When I was doing research for my most recent book, THE MAINE EVENT, (which is yet at the printers but coming soon) I came across intriguing weather information that I felt would enhance a conversation between the heroine and her spouse. The information concerned an eccentric psychologist, Wilheim Reich, who was born in Austria and studied under the renowned psychotherapist Sigmund Freud. Reich disagreed with Freud’s methods of psychoanalysis and moved to Rangeley, Maine to pursue research regarding orgone energy. He thought orgone was a massless, omnipresent substance that was closely associated with living energy, and he conducted experiments which he claimed proved his theory that this energy force controlled the universe. He invented special orgone accumulators, devices that he touted could capture and harness energy and affect weather by altering levels of atmospheric orgone. Reich created the orgone box, which he said could act as a cloudbuster, stimulating rainfall. I mentioned the box in my novel, THE MAINE EVENT, in part of a conversation about a Maine storm. I’ll include the excerpt from this novel following this introduction to the orgone theory.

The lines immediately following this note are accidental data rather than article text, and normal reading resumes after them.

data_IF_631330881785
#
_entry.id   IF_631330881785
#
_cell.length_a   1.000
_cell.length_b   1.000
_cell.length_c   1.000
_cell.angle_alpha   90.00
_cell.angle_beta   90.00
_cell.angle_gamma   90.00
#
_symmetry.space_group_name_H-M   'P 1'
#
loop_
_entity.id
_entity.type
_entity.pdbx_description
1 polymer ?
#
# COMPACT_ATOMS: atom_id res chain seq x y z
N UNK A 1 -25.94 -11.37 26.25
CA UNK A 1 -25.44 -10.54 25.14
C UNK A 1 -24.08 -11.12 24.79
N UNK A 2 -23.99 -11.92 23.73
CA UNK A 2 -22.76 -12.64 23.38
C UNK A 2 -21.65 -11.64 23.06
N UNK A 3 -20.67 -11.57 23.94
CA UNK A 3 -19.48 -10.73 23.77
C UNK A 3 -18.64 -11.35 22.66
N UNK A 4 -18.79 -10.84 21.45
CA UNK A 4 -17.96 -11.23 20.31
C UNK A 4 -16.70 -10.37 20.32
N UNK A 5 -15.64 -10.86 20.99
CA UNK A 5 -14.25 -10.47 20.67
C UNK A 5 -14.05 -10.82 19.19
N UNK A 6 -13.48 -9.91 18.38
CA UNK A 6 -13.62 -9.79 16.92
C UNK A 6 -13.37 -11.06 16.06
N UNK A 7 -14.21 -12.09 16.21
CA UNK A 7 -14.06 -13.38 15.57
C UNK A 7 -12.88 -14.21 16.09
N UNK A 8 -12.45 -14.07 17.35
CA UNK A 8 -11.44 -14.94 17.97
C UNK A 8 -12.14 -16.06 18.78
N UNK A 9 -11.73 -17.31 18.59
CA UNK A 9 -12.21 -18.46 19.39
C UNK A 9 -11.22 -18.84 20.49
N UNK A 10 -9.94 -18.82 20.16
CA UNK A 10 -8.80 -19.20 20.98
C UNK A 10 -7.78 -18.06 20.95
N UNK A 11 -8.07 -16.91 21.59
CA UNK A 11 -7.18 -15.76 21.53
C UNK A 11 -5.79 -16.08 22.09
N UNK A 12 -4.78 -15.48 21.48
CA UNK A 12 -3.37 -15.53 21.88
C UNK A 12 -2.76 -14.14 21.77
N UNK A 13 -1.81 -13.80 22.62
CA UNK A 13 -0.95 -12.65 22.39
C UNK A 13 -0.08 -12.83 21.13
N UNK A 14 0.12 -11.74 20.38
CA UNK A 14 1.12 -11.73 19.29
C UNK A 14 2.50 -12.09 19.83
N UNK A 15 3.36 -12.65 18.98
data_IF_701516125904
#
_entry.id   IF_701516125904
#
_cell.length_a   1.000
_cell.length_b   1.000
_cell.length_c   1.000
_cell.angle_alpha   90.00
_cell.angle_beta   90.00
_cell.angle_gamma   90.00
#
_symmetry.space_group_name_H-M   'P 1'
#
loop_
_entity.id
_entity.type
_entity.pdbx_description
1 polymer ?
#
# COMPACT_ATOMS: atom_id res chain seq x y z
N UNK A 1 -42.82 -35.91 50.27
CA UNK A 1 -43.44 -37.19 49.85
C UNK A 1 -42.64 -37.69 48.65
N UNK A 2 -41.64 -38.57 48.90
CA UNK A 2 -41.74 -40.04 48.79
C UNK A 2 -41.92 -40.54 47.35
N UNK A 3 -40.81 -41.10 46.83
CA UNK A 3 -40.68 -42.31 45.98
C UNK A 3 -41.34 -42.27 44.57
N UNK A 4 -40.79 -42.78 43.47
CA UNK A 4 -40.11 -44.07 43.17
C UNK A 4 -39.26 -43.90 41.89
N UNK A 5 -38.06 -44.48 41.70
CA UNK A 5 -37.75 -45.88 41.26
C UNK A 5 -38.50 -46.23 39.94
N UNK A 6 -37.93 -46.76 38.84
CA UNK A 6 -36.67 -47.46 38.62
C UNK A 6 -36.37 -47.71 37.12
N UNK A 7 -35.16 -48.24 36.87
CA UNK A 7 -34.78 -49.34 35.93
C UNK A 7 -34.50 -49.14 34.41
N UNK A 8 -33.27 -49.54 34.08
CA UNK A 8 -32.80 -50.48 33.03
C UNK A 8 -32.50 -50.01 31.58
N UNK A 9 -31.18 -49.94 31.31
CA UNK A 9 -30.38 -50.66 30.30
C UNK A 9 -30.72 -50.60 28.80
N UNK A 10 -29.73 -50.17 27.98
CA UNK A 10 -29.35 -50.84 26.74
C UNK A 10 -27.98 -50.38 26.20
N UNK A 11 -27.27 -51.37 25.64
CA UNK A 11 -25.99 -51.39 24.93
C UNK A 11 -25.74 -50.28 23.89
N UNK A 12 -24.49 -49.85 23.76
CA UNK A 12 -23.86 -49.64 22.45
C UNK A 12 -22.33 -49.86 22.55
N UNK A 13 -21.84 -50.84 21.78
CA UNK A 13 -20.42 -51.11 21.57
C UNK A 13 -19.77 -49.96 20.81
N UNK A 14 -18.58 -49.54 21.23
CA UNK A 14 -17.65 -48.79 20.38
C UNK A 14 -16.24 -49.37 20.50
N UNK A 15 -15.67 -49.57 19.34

In 1954, Reich was jailed because he defied the U.S. Food and Drug Administration’s injunction to cease making the orgone boxes and shipping them across state lines. The FDA then destroyed Reich’s books about orgone, along with research information and devices. Reich died in a federal penitentiary and was buried on the grounds of Orgonon, his estate in Rangeley, Maine.

I guess my interest in the orgone boxes centers more on how to stop rain, snow, storms, rather than on Reich’s interest in stimulating rainfall. By the way, the famous author, J. D. Salinger, who died recently, would sometimes sit in an orgone box as part of his homeopathic health regime. Orgone hasn’t been validated by Science, although research into the subject of orgone therapy was still being done as late as 2007; however, use of orgone equipment is rare.